Islander's Blog

Archive for January, 2010

Waterfront News

Thursday, January 28th, 2010

Today’s Commute
– Martie Mack writes the Nantucket Waterfront News blog

Goodman’s Gam

Thursday, January 28th, 2010

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We’re burned through most of January and it feels as if New Year’s Eve took place last week. I still hear people wishing others Happy New Year. Some of this may be wishful thinking on their part. Feeling good about the future won’t make it take place more quickly. But, I’ve always believed that a favorable outlook is preferable to being depressed about what might be ahead of us.

I am hearing some good news from people in the construction trades. There are homeowners calling workers up for projects in the near future. This spring may not be as busy as years gone by, though there is going to be enough work to keep most of us gainfully employed. As usual, once we get well into spring, there will be the usual phone calls from homeowners wanting work done . . . yesterday.

Over the past few weeks I’ve had several conversations with friends and acquaintances regarding to how slow it is around the island. All have had the same basic responses. We are happy to return to a quiet winter. Now is when we have the time to see one another and take a breather in preparation for the upcoming spring and summer. For a while (the past decade or so), it felt as if there was no time off from the crush.

I see that town counsel Paul DeRensis is considering running for the Massachusetts State Senate (I&M story here), to replace Scott Brown who is now our new U.S. senator. Unlike Mr. Brown, I don’t believe we’ll be seeing Paul as a centerfold in Cosmopolitan.

I took a ride last Sunday, hoping to find a pond and do a little fishing. As I said in my first column (Fishfinder), the best thing about fishing is that you see things other people don’t. On this day, there wasn’t any fishing to be done, because there was skim ice on the seven ponds I visited. I did have some interesting experiences while visiting the spots I’d normally be wading.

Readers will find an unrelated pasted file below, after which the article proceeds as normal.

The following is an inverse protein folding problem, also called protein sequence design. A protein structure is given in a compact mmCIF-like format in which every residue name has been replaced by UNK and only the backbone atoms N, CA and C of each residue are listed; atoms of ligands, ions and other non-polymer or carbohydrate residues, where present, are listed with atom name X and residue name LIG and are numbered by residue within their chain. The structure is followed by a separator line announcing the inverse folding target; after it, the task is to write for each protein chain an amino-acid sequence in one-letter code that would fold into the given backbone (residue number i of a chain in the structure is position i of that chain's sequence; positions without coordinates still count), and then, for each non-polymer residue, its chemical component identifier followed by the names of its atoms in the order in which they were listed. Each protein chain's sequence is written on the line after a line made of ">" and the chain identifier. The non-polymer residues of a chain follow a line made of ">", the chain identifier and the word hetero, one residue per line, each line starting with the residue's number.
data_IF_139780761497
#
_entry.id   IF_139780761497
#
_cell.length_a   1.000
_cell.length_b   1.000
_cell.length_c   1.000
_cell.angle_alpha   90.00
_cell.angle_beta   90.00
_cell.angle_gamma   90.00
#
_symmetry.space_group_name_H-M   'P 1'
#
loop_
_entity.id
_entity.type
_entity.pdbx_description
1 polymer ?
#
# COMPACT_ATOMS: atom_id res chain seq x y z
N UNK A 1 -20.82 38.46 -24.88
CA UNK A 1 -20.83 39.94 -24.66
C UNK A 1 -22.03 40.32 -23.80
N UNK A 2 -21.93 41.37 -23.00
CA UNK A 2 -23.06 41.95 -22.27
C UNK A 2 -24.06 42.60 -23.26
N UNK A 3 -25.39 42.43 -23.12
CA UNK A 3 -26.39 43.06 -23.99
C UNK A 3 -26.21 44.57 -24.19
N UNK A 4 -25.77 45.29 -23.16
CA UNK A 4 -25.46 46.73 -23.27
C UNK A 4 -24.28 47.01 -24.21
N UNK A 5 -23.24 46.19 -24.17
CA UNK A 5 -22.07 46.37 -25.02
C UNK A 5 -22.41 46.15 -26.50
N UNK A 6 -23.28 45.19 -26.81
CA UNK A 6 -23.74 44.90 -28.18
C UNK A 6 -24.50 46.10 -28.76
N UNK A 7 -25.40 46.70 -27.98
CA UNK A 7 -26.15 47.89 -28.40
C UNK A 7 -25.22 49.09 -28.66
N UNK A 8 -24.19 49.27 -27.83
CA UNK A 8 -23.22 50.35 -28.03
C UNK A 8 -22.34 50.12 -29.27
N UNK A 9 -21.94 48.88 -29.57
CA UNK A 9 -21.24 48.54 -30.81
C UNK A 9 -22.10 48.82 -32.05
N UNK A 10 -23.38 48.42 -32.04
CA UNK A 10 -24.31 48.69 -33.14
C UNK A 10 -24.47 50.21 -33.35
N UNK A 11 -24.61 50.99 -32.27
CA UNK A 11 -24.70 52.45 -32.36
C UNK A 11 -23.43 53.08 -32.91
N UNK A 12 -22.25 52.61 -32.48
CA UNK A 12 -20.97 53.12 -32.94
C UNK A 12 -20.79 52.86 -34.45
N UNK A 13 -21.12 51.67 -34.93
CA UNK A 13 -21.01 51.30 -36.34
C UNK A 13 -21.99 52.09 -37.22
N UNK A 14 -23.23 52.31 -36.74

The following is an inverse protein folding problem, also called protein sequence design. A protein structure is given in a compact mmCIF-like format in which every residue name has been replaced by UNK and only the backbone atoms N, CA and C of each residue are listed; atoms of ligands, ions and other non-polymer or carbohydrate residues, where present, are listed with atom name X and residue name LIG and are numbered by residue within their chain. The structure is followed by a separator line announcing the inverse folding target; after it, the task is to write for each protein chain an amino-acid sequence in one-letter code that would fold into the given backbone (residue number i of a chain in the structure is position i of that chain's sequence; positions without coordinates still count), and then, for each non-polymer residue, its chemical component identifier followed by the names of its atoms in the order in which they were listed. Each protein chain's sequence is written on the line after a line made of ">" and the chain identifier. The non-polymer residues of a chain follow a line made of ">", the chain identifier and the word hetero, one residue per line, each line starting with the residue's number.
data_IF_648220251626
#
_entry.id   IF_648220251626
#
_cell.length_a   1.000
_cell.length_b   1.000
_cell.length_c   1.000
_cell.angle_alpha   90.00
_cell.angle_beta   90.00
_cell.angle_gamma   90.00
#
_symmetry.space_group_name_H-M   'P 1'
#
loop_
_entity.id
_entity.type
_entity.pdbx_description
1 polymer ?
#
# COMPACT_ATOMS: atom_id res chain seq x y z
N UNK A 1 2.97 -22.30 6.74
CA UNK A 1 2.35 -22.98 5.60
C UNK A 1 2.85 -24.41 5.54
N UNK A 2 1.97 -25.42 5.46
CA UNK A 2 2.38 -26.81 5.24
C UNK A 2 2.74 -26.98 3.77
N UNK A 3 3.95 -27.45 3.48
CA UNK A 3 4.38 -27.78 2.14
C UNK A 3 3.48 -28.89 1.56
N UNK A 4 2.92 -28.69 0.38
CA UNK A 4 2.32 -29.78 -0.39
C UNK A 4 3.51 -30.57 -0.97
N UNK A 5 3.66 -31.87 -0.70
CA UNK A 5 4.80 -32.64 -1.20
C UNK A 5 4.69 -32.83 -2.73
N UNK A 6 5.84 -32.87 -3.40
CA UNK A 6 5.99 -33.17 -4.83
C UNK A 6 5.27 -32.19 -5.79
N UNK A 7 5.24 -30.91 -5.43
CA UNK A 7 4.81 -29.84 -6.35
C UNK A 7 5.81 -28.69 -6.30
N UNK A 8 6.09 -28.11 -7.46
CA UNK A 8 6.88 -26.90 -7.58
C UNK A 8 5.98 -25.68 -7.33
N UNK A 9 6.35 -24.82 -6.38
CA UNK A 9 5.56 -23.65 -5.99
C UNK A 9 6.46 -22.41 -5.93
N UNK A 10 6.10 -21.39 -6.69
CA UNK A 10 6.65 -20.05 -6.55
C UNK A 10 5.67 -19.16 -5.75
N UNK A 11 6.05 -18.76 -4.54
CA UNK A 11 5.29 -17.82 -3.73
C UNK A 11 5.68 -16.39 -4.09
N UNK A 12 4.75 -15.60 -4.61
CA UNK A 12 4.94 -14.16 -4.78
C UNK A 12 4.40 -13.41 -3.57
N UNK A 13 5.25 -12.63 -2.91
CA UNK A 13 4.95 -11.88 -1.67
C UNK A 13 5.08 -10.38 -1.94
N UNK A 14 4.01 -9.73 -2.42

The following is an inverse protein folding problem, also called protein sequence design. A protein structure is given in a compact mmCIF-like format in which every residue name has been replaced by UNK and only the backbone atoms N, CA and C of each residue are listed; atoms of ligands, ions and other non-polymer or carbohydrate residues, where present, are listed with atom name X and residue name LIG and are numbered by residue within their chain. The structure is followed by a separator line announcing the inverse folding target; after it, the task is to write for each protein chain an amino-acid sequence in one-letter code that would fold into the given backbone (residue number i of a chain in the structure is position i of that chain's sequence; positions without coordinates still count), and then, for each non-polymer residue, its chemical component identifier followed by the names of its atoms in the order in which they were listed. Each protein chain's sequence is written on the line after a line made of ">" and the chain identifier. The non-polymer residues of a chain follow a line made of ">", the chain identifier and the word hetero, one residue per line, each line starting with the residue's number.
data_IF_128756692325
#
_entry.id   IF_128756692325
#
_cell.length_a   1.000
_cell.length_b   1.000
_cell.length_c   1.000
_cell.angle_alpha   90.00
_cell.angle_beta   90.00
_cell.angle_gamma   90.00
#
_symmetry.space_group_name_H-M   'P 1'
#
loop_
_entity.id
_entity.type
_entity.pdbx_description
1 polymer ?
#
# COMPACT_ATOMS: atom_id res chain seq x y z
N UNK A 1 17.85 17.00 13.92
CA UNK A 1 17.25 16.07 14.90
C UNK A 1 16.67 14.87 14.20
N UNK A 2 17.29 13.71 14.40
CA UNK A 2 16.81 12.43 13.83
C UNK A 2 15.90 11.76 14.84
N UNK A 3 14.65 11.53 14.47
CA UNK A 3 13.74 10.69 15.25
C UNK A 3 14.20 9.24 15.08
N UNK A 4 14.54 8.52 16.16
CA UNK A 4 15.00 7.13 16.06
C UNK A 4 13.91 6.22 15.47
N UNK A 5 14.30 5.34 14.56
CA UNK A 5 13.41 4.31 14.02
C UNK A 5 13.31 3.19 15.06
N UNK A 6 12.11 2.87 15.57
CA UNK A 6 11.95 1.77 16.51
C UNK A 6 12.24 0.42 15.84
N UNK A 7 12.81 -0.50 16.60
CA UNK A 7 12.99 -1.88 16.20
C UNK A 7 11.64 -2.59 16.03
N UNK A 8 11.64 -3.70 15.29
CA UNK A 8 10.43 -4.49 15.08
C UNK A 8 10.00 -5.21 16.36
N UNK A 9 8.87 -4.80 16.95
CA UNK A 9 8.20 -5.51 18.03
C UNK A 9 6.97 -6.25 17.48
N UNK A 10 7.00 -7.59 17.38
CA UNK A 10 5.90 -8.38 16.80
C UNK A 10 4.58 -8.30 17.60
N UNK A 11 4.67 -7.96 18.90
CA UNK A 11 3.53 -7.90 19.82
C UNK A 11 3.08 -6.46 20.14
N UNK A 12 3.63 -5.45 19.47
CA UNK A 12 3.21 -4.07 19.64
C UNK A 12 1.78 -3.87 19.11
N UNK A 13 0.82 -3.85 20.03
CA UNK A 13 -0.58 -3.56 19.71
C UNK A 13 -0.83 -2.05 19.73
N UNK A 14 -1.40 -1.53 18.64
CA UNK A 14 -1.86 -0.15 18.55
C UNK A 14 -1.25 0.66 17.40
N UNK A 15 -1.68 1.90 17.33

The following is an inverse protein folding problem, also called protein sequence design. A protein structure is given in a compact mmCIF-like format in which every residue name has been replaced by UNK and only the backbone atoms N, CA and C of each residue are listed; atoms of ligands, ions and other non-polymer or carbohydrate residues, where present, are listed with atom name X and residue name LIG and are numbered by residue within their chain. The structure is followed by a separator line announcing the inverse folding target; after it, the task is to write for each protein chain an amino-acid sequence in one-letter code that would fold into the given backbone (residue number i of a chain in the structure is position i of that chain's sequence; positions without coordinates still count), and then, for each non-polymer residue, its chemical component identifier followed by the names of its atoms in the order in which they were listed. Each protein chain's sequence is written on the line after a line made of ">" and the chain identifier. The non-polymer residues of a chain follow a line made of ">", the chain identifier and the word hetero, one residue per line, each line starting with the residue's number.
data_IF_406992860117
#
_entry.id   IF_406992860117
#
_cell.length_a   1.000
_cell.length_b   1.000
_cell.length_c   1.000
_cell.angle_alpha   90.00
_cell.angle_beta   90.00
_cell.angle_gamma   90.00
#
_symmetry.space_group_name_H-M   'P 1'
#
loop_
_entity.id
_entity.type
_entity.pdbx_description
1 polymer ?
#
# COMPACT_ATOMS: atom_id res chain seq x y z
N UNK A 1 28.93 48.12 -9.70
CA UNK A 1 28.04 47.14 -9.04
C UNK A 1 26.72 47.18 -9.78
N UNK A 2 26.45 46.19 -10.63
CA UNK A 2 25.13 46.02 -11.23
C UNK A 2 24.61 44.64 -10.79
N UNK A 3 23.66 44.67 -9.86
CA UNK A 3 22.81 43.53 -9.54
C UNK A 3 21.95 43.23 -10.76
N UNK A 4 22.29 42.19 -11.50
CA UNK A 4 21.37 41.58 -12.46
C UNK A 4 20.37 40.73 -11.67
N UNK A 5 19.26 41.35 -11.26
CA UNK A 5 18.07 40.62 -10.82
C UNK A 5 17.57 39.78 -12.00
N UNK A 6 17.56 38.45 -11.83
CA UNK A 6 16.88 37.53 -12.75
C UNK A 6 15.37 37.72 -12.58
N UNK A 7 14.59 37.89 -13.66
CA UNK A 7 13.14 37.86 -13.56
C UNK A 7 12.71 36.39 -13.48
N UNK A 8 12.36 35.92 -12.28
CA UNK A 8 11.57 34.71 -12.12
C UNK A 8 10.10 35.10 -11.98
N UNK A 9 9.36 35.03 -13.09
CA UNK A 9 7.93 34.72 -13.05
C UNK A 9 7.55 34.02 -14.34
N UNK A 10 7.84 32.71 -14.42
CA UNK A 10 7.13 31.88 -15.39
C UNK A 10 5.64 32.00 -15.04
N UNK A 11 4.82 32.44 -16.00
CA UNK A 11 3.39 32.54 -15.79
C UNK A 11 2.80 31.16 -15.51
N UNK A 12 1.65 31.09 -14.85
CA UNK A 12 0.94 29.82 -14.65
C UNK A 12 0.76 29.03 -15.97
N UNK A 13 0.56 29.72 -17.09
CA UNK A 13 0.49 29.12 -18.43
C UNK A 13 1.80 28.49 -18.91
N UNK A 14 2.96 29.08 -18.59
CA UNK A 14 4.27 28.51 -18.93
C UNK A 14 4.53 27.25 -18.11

The first stop was the North Head of Long Pond. Nothing was happening there. Across Madaket Road, I noticed paths through the thin ice, while at the end of each icy trail, large white birds were head down, feeding on aquatic plants on the bottom. I don’t remember seeing that before.

From there I went out to the Second Bridge. One open spot was miniscule, and there were no birds or other wildlife to be seen. The ocean end of the pond was in a similar condition, though there were a few lonesome ducks milling around a small opening in the ice. Driving to and then across Massasoit Bridge, I drove beyond Sheep Pond and then toward Clark’s Cove (the west side of Hummock Pond).
On the way there I looked out at fields covered with golden brown grass. This kind of terrain makes me think about the way idle, desolate wheat fields appear after the harvest. Above them, there were four hawks gliding to and fro, while surveying the open land for an afternoon meal.

My next stop was Wannacomet (Washing) Pond. I did my first (island) freshwater fishing here. It was one of the more pristine spots back then. Today, it’s a trash dump. This was the sole low point in my afternoon. There weren’t just the beer cans one sees tossed alongside roads everywhere these days. Construction debris and household trash was scattered about in several places. Picking up a couple five-gallon buckets of others’ garbage was disheartening and I continued on.

From there it was a short hop to the North Head of Hummock Pond. Looking out at the cliff over by Ram Pasture quickly banished the bad thoughts I’d had a few minutes before. What was surprising was not seeing dogs or people along the top ridge. I had seen close to a dozen vehicles in the parking lot when I had passed that way. There was another hawk there, working the shoreline to my right. Dipping to within a couple of feet of the wind-battered cattails, it looked as if hunting on a cool, sunny day might be play, rather than survival.

I traveled over to Hummock Pond, by Bartlett’s fields and from there to Miacomet Pond. I noticed at least a dozen bundled-up golfers out in the parking lot, so I’m guessing the links were full up. Golf isn’t my game, but I give anybody credit for getting out and enjoying a wonderful winter day.

The one constant I observed at every pond I visited was how high the water levels were. There is no drought on-island. Some basements must be oozing moisture right through their foundations about now.

Tuesday is Quentin the Quahog Day. Should he drool out of the right side of his “mouth” we are done with winter. Otherwise, it’s six more weeks of the same old, same old. No matter which side the briny juice flows, my prediction is at least six more weeks of cool, windy weather to luxuriate in, until things around here begin getting crazy.
“Goodman’s Gam” appears weekly in this space and monthly in The Inquirer and Mirror.

Goodman’s Gam

Thursday, January 21st, 2010